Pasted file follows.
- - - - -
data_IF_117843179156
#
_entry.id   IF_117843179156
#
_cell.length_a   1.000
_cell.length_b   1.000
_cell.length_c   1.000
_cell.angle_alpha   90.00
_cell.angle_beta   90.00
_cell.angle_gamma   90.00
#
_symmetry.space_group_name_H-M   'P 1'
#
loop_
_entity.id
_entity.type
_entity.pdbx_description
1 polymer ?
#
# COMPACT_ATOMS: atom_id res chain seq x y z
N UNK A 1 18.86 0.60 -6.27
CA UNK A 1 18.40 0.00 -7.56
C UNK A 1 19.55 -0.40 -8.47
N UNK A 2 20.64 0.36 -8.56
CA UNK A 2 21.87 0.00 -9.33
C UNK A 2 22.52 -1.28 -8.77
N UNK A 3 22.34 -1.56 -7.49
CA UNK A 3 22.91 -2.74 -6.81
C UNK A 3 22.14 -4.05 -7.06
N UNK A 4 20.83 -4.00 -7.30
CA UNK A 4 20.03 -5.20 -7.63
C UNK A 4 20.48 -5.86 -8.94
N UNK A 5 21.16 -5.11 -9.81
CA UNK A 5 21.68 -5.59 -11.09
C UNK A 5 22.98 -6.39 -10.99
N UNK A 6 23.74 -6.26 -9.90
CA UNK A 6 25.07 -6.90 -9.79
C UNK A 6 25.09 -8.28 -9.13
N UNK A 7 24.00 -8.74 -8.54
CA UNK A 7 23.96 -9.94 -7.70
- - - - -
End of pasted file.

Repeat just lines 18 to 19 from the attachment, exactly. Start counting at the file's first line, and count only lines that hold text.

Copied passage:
1 polymer ?
#